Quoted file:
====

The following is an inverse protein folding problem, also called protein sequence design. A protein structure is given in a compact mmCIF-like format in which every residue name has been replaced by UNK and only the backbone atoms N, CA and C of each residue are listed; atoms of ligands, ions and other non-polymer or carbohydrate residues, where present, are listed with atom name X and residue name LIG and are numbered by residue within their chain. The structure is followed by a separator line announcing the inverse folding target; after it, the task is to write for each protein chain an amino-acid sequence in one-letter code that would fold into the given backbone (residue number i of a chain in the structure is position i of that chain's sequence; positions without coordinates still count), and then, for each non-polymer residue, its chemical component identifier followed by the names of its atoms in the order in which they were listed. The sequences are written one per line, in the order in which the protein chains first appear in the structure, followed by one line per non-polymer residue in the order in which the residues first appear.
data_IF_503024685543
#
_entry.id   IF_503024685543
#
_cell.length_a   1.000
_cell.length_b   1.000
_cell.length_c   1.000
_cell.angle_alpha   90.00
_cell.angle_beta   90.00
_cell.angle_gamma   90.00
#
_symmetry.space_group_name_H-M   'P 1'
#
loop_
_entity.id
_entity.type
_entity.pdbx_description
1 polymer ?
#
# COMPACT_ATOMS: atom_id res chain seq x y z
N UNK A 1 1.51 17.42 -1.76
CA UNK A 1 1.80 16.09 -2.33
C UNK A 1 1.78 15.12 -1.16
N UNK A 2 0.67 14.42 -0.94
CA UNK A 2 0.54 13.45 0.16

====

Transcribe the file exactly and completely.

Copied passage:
The following is an inverse protein folding problem, also called protein sequence design. A protein structure is given in a compact mmCIF-like format in which every residue name has been replaced by UNK and only the backbone atoms N, CA and C of each residue are listed; atoms of ligands, ions and other non-polymer or carbohydrate residues, where present, are listed with atom name X and residue name LIG and are numbered by residue within their chain. The structure is followed by a separator line announcing the inverse folding target; after it, the task is to write for each protein chain an amino-acid sequence in one-letter code that would fold into the given backbone (residue number i of a chain in the structure is position i of that chain's sequence; positions without coordinates still count), and then, for each non-polymer residue, its chemical component identifier followed by the names of its atoms in the order in which they were listed. The sequences are written one per line, in the order in which the protein chains first appear in the structure, followed by one line per non-polymer residue in the order in which the residues first appear.
data_IF_503024685543
#
_entry.id   IF_503024685543
#
_cell.length_a   1.000
_cell.length_b   1.000
_cell.length_c   1.000
_cell.angle_alpha   90.00
_cell.angle_beta   90.00
_cell.angle_gamma   90.00
#
_symmetry.space_group_name_H-M   'P 1'
#
loop_
_entity.id
_entity.type
_entity.pdbx_description
1 polymer ?
#
# COMPACT_ATOMS: atom_id res chain seq x y z
N UNK A 1 1.51 17.42 -1.76
CA UNK A 1 1.80 16.09 -2.33
C UNK A 1 1.78 15.12 -1.16
N UNK A 2 0.67 14.42 -0.94
CA UNK A 2 0.54 13.45 0.16